Thank you so much for your interest in my writing work and my 2010 book, Live a Life You Love: 7 Steps to a Healthier, Happier, More Passionate You. I was so passionate about the messages in the book when I wrote it (“experience more happiness”, “live your dreams” etc.), and time and experience have shaped me since.
I have heard from many people over the years, that this book made a significant difference to their lives. Some of the stories have been incredible! This brings me so much joy.
Living with joy and achieving your dreams are good things, of course. As someone with a history of depression and burnout, I am still very passionate about teaching people how to make wise day-to-day choices that support and create optimal physical and mental health, increase resilience and build a meaningful life.
That said, I no longer believe that “happiness” and “living your dreams” are the most important, primary ingredients for a well-lived life. Great wisdom, meaning and depth of experience tend to come out of suffering and failure, for example. How we live during the most difficult times says more about us than how we live when all is going well. And life is always going to be a series of ups and downs.
We should make the best choices we can, but life often seems to have other plans for us. Plans for growth, for difficulties we would have preferred to avoid. We can always hope and dream for a better future, of course. And it is still very important to live with purpose. Do be careful, though, about letting society’s superficial trends dictate your life’s purpose and meaning.
I am Christian and as I grow in faith and experience over the years, I am so grateful for what I continue to learn about life. A truly meaningful life that matters isn’t one that is focused primarily on the self (and my book was pretty self-focused, to be honest). I’m no longer such a fan of ambitious, relentless self-actualization, though I still believe in developing one’s talents, abilities and passions and working/living with excellence.
Even though our culture might tell us otherwise, life’s not really about being the biggest or the best. Big isn’t necessarily better, and a focus on striving for more (particularly as a lifelong attitude) can be a grievous error. Of course we need our leaders, innovators and champions who dream big. The average person though, might be made to feel that their life isn’t of great worth, because they’re not doing something special or “big”. This is a potential source of needless despair.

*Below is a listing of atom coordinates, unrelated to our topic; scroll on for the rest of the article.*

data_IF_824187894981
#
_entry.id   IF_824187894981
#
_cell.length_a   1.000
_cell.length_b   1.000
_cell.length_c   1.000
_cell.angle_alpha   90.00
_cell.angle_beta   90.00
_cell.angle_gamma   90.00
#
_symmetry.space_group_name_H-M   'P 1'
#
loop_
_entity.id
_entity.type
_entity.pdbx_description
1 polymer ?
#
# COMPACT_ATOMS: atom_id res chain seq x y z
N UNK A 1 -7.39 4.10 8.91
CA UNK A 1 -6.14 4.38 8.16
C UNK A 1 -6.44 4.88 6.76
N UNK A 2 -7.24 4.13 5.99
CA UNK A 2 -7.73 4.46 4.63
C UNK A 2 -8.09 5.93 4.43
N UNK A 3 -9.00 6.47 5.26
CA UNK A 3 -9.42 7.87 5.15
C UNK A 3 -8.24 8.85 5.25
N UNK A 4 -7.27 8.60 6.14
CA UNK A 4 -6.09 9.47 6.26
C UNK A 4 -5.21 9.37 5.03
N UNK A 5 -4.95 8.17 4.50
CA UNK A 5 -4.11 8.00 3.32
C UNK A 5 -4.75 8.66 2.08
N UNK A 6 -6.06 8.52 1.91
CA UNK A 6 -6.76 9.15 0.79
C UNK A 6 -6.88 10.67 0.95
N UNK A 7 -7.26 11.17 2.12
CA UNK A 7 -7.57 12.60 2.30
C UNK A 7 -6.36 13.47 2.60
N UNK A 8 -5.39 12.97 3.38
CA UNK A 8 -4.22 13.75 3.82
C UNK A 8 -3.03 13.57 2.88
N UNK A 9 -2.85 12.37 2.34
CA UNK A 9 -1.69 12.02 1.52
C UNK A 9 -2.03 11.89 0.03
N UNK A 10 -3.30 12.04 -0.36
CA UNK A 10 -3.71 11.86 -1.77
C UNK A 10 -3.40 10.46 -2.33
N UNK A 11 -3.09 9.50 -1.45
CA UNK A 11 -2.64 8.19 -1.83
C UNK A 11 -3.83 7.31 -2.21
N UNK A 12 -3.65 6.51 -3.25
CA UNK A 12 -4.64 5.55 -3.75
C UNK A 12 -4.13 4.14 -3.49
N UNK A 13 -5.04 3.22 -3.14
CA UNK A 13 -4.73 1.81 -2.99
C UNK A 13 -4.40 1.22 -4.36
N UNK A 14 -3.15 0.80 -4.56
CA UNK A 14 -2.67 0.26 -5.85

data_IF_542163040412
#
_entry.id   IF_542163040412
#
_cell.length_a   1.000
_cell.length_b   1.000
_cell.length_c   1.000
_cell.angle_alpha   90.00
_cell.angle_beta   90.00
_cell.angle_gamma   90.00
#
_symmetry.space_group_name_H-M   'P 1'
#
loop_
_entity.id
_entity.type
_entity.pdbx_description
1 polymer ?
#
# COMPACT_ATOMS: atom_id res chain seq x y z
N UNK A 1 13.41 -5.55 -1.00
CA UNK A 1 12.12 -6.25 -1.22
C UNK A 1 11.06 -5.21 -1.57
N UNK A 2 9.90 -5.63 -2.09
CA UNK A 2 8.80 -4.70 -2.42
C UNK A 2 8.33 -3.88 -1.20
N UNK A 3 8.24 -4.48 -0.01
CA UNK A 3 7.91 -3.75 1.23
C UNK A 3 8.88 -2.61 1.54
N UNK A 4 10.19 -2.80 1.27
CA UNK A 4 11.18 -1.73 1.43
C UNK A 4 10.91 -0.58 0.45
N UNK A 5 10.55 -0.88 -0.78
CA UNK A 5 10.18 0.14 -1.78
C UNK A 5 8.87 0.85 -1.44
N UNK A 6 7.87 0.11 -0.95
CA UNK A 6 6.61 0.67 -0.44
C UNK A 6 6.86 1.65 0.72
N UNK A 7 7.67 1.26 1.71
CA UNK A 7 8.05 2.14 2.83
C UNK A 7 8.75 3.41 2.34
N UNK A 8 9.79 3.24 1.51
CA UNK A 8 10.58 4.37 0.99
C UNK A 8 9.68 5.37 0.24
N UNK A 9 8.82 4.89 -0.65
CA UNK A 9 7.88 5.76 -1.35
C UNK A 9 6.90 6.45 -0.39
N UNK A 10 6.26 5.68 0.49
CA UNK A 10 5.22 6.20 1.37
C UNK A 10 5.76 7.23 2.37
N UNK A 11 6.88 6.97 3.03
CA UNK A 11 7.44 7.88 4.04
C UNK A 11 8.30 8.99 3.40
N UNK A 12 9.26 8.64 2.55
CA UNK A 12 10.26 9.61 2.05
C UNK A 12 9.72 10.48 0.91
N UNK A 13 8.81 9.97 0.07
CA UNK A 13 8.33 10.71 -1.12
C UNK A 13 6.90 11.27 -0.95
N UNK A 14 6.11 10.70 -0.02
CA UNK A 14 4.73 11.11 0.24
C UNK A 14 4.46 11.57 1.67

Dreaming “your” dreams for your life isn’t necessarily wrong. It depends on the type of dream, really, and the true motivations behind them. Dreams do come true…that can be a good thing, or perhaps as often it might be a “be careful what you wish for” experience. I’ve experienced both! Regardless, I’ve come to appreciate that one’s dreams shouldn’t necessarily be the primary focus of life, especially to the exclusion of other more important things such as our well-being and loving the people in our lives.
There is a lot of content in the book that I still agree with, but because I no longer enthusiastically endorse some of the key messages, I am no longer actively promoting this book. If I have the opportunity to update it and incorporate these new perspectives, you may see it back in this space.
If you do decide to read the book, I encourage you to do so from this perspective: take in what’s good, but please question anything that seems to be blindly aligned with popular cultural themes or may excessively self-focused. Consider, instead, the alternative (and even counter-cultural) approaches to a well-lived life, that come from a place of deep wisdom and true purpose. I find the life and teachings of Jesus to be a perfect example of that.
I do still wish you a life that you love, but from a different perspective: the kind of love and deep appreciation that comes from looking back and appreciating both the highs and the lows, the good times and the mistakes, for what they taught you. A life that you can be deeply grateful for, today.